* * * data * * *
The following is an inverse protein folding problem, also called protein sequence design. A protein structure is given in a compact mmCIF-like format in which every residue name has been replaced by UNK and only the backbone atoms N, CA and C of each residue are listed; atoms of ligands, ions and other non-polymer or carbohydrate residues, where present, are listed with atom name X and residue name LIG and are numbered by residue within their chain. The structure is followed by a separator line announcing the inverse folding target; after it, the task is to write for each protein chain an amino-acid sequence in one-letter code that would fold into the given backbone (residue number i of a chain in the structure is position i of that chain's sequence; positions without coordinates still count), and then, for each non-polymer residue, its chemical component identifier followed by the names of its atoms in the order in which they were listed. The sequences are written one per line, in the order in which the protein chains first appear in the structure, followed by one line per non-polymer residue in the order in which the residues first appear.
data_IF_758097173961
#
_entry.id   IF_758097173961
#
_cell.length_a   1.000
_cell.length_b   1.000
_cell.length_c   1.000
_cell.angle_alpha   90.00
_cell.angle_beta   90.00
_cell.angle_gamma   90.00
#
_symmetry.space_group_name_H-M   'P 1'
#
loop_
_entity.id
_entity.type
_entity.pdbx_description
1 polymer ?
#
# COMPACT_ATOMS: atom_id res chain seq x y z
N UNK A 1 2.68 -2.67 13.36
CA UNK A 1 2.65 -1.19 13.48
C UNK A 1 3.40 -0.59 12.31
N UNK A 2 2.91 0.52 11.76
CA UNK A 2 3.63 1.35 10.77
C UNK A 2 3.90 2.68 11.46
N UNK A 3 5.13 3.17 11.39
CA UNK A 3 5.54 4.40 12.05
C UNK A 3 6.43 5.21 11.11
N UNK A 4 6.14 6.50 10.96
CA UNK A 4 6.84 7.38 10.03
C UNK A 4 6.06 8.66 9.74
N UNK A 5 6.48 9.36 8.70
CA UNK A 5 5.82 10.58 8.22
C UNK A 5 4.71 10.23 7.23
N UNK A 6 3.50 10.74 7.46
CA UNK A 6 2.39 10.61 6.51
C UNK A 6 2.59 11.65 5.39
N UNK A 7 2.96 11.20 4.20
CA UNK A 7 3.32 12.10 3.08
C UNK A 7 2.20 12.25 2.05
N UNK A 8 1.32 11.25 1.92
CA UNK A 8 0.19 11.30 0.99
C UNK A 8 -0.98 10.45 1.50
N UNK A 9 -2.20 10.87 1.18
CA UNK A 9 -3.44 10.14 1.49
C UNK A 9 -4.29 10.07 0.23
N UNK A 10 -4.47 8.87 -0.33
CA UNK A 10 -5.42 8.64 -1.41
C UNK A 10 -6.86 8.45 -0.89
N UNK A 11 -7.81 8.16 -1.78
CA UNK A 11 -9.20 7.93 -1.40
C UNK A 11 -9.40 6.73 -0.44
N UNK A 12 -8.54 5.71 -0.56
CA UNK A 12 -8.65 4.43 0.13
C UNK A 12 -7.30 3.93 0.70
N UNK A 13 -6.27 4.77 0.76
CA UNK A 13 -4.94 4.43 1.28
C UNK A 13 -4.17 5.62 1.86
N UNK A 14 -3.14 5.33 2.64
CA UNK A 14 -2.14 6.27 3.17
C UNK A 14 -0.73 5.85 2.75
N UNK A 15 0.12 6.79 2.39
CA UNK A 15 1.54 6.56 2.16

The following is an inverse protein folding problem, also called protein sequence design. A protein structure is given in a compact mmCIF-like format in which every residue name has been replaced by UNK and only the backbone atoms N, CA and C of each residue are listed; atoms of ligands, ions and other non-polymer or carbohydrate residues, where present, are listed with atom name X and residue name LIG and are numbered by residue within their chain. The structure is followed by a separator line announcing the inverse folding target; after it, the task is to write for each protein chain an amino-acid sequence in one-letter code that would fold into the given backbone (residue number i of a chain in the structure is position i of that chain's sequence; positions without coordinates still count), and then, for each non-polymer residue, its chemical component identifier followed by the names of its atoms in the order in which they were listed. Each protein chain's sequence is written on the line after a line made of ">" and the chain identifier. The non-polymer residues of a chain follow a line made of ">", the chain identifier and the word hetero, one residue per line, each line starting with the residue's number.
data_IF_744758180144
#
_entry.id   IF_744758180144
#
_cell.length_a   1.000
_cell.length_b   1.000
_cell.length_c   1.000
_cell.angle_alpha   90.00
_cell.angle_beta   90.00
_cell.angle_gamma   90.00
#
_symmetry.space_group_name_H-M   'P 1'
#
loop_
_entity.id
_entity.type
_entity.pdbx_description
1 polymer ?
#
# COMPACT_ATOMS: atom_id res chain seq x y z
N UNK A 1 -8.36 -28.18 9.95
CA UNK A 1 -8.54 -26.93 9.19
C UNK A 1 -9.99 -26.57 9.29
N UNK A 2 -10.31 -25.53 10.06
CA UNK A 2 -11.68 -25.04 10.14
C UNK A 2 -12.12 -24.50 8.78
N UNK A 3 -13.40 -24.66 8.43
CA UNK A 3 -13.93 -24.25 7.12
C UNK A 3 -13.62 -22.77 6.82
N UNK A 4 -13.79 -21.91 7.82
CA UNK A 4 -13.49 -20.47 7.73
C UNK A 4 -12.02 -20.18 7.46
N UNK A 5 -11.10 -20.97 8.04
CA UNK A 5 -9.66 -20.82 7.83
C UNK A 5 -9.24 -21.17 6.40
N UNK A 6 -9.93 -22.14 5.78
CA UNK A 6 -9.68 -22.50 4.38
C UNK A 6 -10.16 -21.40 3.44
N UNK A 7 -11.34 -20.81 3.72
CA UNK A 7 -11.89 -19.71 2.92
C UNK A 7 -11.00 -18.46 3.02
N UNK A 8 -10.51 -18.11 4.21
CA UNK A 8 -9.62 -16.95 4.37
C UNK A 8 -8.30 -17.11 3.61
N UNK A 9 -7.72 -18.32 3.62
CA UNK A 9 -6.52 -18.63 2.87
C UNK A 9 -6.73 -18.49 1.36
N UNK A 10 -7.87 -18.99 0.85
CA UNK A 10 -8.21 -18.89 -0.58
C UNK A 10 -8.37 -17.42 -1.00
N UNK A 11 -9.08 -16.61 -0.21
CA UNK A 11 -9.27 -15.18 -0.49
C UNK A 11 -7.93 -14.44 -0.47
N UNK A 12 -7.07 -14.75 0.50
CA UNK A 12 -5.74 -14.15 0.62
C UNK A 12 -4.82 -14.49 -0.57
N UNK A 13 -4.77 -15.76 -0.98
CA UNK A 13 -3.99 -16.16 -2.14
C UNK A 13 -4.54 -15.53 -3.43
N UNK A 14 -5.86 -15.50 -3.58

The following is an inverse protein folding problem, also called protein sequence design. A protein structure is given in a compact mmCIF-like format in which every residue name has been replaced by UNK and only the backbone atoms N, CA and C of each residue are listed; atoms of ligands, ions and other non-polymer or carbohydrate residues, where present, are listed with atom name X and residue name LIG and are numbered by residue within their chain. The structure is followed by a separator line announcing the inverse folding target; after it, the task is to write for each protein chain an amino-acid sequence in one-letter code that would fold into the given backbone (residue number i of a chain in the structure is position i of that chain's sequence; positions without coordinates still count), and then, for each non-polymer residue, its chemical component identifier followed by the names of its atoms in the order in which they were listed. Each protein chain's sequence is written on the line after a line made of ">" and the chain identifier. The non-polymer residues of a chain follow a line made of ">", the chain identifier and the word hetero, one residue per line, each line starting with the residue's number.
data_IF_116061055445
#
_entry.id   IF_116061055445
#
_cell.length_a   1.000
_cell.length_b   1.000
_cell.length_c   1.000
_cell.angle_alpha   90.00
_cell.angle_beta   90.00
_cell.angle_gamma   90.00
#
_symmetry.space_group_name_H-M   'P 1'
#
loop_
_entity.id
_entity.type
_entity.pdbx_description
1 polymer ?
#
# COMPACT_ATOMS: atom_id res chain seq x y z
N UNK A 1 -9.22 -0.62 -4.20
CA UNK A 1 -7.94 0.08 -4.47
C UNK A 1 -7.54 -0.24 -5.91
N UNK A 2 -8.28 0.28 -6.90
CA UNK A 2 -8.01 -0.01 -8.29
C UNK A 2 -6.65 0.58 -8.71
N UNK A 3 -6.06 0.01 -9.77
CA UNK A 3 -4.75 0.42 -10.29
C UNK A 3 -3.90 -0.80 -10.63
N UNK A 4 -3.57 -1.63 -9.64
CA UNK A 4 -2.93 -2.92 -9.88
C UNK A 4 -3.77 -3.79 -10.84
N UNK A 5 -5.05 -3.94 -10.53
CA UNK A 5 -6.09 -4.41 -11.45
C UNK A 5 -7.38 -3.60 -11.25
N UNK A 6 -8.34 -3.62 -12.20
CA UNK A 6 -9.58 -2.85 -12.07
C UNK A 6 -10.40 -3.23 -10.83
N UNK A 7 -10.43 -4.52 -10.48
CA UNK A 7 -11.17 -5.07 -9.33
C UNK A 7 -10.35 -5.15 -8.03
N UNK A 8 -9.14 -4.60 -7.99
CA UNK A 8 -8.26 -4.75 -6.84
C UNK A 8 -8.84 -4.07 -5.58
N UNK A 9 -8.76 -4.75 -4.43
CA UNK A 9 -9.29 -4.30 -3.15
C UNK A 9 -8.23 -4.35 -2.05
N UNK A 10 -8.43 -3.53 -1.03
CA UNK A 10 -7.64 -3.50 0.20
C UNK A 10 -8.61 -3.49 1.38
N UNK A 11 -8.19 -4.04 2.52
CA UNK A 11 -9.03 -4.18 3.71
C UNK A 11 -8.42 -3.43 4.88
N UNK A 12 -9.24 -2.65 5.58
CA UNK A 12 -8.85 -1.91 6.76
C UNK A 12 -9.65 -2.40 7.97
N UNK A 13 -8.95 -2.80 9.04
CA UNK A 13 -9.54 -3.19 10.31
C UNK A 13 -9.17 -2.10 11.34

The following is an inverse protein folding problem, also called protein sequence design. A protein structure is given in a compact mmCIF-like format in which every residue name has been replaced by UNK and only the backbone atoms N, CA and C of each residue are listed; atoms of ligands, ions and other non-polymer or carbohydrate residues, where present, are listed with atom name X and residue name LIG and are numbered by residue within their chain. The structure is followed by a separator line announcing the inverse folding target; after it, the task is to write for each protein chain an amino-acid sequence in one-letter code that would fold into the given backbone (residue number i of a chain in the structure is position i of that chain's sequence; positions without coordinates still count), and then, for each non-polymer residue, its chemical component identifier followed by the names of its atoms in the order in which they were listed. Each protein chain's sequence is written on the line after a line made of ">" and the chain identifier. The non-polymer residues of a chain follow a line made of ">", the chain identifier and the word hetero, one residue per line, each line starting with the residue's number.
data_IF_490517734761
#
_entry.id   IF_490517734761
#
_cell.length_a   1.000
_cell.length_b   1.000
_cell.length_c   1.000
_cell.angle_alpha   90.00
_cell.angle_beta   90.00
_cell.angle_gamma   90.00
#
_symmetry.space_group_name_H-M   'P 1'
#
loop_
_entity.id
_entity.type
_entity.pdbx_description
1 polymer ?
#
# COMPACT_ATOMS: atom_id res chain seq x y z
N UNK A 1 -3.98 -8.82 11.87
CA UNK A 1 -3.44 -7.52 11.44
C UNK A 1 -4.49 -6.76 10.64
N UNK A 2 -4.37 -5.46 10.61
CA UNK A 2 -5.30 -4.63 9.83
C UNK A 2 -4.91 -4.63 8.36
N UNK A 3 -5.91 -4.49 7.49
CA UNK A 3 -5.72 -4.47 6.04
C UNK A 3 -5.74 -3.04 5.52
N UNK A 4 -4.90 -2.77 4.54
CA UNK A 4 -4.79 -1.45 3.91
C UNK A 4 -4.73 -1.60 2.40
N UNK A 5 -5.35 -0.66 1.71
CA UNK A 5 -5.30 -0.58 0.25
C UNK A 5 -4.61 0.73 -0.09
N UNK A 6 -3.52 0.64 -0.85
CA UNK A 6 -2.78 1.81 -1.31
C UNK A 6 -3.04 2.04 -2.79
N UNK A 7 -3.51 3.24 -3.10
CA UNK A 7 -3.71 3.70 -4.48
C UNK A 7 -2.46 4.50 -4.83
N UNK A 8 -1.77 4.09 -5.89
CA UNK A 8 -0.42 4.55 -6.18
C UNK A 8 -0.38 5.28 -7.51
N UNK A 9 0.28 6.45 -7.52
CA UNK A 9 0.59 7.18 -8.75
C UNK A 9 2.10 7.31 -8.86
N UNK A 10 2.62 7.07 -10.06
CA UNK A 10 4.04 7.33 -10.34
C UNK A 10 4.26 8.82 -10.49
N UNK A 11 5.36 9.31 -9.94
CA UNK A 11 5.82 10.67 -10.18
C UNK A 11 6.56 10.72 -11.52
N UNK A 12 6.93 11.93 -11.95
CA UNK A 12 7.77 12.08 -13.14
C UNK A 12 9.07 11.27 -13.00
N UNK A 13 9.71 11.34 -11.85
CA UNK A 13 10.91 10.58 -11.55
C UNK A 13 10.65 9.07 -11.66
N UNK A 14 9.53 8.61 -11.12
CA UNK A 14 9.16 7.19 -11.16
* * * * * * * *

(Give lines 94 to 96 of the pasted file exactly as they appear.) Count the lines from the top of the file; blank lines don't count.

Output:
CA UNK A 3 -13.93 -24.25 7.12
C UNK A 3 -13.62 -22.77 6.82
N UNK A 4 -13.79 -21.91 7.82